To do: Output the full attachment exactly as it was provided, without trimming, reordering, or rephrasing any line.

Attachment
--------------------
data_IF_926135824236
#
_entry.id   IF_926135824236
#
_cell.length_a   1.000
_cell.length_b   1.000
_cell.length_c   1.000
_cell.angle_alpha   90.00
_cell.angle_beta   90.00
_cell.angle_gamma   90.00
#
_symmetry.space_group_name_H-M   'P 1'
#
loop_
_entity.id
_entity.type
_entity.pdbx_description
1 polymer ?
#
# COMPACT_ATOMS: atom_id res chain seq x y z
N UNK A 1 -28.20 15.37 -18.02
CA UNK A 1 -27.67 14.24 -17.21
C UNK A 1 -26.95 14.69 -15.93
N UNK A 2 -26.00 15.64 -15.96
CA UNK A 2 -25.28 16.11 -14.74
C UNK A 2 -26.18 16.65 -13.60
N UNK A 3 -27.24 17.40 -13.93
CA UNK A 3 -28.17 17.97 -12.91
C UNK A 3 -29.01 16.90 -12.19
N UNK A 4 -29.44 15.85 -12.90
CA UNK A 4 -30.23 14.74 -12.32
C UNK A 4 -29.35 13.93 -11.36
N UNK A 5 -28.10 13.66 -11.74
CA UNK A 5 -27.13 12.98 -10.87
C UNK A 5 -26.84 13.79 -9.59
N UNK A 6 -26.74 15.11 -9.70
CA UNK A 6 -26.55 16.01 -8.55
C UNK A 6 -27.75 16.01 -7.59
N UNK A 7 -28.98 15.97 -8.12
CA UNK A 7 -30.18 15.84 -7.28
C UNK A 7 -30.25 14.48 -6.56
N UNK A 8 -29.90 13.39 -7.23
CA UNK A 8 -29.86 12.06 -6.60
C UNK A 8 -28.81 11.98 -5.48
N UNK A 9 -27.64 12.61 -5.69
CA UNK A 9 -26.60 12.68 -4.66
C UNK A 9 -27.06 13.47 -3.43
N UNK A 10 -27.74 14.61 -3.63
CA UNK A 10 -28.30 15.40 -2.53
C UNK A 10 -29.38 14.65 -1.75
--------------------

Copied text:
data_IF_926135824236
#
_entry.id   IF_926135824236
#
_cell.length_a   1.000
_cell.length_b   1.000
_cell.length_c   1.000
_cell.angle_alpha   90.00
_cell.angle_beta   90.00
_cell.angle_gamma   90.00
#
_symmetry.space_group_name_H-M   'P 1'
#
loop_
_entity.id
_entity.type
_entity.pdbx_description
1 polymer ?
#
# COMPACT_ATOMS: atom_id res chain seq x y z
N UNK A 1 -28.20 15.37 -18.02
CA UNK A 1 -27.67 14.24 -17.21
C UNK A 1 -26.95 14.69 -15.93
N UNK A 2 -26.00 15.64 -15.96
CA UNK A 2 -25.28 16.11 -14.74
C UNK A 2 -26.18 16.65 -13.60
N UNK A 3 -27.24 17.40 -13.93
CA UNK A 3 -28.17 17.97 -12.91
C UNK A 3 -29.01 16.90 -12.19
N UNK A 4 -29.44 15.85 -12.90
CA UNK A 4 -30.23 14.74 -12.32
C UNK A 4 -29.35 13.93 -11.36
N UNK A 5 -28.10 13.66 -11.74
CA UNK A 5 -27.13 12.98 -10.87
C UNK A 5 -26.84 13.79 -9.59
N UNK A 6 -26.74 15.11 -9.70
CA UNK A 6 -26.55 16.01 -8.55
C UNK A 6 -27.75 16.01 -7.59
N UNK A 7 -28.98 15.97 -8.12
CA UNK A 7 -30.18 15.84 -7.28
C UNK A 7 -30.25 14.48 -6.56
N UNK A 8 -29.90 13.39 -7.23
CA UNK A 8 -29.86 12.06 -6.60
C UNK A 8 -28.81 11.98 -5.48
N UNK A 9 -27.64 12.61 -5.69
CA UNK A 9 -26.60 12.68 -4.66
C UNK A 9 -27.06 13.47 -3.43
N UNK A 10 -27.74 14.61 -3.63
CA UNK A 10 -28.30 15.40 -2.53
C UNK A 10 -29.38 14.65 -1.75